• The cat sneaked out of the garden, which is at the back of the house.
  • Try to sneak a burger here in the theatre because I am feeling really hungry.
  • The lady sitting beside me on the bus sneaked on my mobile phone’s screen.

What is Snuck?

Snuck is another past and past participle form of the verb sneak. It is the new and modern variation than its counterpart sneaked. This form snuck is used as the past tense of “sneak” whenever it is referred to as an irregular or uneven verb. It is less common than its other form sneaked. Most of the people are unaware of this uncommon version snuck.

The word snuck contains five letters. Snuck does not add the addition of the suffix –ed as the regular verbs. It is an irregular verb that irregularly makes the past form by changing the whole structure of the word. The common phrases with snuck are “snuck in” and “snuck a peek.”

The form snuck started appearing in the 19th century. Its origin dates back to the start of the 20th century in the U.S. Later. It started becoming common across all the main English varieties. The first recorded use of snuck in print dates back to the 16th century. This word later found its way into the playwright’s language and thereby gained popularity.

The use of snuck as the past form of sneak is considered informal. Snuck appears twice as often as sneaked in Canada. It is not considered incorrect. It is just new, and so many of the people are not aware of it. English language is composed of so many irregular verb forms, and snuck is one of them.

Examples

  • Stella snuck into the hostel’s kitchen to make her something to eat.
  • I was so curious to read my brother’s diary that I snuck into his room to get it.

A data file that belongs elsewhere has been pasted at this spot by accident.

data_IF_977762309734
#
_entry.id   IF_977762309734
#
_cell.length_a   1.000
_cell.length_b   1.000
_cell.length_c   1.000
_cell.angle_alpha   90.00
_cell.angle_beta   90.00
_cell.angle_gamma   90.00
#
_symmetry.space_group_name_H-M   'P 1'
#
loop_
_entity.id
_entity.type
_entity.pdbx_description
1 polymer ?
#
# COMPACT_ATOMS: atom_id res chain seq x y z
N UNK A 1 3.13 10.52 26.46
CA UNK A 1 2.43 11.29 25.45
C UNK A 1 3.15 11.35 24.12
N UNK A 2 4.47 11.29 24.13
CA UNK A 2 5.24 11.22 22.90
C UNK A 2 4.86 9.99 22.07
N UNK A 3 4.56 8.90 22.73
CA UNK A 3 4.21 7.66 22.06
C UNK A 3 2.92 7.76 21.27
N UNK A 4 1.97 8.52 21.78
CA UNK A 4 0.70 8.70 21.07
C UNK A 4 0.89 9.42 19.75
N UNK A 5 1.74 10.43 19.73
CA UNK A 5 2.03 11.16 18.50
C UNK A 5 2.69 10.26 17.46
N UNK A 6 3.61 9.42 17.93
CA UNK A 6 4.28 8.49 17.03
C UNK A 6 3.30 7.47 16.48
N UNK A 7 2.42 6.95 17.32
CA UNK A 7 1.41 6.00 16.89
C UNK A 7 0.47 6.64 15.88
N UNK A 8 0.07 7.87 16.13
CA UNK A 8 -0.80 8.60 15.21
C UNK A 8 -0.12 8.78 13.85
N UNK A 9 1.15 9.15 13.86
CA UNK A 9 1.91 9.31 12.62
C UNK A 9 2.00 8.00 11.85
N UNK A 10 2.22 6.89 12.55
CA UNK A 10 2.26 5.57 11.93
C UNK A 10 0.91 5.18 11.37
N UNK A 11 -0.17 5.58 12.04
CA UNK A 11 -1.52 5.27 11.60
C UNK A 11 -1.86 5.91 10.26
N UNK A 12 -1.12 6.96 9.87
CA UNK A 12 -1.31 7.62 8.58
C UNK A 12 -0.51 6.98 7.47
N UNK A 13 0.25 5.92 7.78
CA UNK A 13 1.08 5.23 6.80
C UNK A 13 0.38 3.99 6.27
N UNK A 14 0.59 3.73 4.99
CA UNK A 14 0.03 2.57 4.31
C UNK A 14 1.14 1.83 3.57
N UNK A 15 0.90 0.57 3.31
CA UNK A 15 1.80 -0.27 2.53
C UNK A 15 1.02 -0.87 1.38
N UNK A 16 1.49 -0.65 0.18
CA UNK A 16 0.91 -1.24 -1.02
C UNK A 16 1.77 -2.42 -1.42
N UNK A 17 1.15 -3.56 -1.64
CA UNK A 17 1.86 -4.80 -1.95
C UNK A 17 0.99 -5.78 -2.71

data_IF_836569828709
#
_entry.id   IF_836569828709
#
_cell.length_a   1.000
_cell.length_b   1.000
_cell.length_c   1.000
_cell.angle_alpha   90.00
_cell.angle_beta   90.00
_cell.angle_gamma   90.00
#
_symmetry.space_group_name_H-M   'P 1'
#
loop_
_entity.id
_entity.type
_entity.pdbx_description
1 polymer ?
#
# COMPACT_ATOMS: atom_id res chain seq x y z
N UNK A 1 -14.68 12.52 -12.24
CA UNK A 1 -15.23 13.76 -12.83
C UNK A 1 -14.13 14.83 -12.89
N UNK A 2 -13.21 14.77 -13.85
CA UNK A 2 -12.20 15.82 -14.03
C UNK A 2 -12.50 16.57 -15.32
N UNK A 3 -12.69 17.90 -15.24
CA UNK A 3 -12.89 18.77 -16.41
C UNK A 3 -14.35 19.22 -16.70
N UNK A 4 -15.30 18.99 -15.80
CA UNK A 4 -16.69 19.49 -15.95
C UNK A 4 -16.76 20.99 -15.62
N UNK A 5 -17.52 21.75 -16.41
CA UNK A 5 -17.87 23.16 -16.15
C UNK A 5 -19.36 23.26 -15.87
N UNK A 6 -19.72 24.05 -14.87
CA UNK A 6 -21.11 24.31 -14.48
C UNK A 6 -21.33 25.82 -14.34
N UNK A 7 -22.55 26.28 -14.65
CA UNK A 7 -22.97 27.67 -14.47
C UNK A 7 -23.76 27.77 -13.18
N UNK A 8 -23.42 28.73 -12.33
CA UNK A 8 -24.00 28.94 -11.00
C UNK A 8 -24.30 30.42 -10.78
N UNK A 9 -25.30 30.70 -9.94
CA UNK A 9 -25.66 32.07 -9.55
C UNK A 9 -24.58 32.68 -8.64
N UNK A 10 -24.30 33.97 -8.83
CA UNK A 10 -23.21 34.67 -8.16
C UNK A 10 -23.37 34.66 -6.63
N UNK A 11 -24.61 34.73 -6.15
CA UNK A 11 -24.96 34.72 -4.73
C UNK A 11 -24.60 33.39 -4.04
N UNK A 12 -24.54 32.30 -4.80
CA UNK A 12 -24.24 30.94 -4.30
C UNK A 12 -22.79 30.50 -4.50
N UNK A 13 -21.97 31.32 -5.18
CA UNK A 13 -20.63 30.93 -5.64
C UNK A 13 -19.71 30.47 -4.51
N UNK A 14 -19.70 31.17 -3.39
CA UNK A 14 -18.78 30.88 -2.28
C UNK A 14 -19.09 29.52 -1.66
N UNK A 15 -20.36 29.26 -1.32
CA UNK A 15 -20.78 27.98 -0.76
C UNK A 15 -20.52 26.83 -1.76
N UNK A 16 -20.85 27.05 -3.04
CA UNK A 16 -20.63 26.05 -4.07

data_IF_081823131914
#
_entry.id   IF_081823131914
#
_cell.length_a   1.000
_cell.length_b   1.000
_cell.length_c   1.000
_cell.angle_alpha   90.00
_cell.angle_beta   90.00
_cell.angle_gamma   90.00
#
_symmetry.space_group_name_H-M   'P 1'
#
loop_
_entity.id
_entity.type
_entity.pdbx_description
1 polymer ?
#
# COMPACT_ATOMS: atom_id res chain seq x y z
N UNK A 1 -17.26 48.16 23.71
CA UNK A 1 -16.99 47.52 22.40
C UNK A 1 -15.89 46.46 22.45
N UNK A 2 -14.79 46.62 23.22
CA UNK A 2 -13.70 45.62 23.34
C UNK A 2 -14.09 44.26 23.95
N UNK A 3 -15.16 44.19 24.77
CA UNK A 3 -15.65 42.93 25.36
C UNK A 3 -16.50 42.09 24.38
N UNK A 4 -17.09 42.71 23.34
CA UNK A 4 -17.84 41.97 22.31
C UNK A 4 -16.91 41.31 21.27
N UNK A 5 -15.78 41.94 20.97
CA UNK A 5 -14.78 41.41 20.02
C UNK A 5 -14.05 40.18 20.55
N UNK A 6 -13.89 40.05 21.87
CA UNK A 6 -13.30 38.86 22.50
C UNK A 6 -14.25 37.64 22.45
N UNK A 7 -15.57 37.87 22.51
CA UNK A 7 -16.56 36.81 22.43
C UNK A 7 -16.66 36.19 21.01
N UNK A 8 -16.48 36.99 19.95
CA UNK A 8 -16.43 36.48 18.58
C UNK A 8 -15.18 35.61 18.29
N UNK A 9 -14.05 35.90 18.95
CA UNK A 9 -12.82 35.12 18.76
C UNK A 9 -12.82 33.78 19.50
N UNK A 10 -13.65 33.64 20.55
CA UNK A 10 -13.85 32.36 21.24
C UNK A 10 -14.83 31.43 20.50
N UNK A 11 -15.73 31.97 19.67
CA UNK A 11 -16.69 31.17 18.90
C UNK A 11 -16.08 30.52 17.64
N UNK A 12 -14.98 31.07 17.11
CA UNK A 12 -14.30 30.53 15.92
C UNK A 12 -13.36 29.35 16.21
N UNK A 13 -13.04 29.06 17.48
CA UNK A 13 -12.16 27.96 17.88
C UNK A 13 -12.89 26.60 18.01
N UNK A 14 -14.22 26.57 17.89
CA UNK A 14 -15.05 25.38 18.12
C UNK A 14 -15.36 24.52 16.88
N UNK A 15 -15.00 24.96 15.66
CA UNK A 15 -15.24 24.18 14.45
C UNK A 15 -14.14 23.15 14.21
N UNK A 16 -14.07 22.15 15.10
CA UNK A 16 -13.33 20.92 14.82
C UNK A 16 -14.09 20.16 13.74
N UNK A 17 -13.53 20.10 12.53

• He snuck a gaze at my ride and immediately requested it on Amazon.

Key Differences

  1. Sneaked is an old and traditional past verb form of “sneak,” whereas snuck is the new and modern variation of the same word.
  2. The use of sneaked as the past form of sneak is considered as formal; contrarily, the use of snuck as the past form of sneak is considered as informal.
  3. The past form sneaked is used when the verb is treated as a regular verb, on the contrary, the other form snuck is used as the past tense of sneak when the verb is treated as an irregular verb.
  4. The common phrases with sneaked are “sneaked in” and “sneaked a peek,” while the common phrases with snuck are “snuck in” and “snuck a peek.”
  5. The form sneaked is more common; conversely, the form snuck is uncommon.
  6. In American English, sneaked and snuck have the same frequency; on the converse, snuck is gaining popularity in British English.
  7. The original past tense form of the verb sneak is “sneaked,” which is old and traditional; on the contrary, the other form snuck started appearing in the 19th century.
  8. The word sneaked contains seven letters; on the other hand, the word snuck contains five letters.

Conclusion

Sneaked and snuck are the two past forms of the verb sneak. Both the forms differ based on their usage, origin, preference by the reader/writer, etc.

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Aimie Carlson

Aimie Carlson is an English language enthusiast who loves writing and has a master degree in English literature. Follow her on Twitter at @AimieCarlson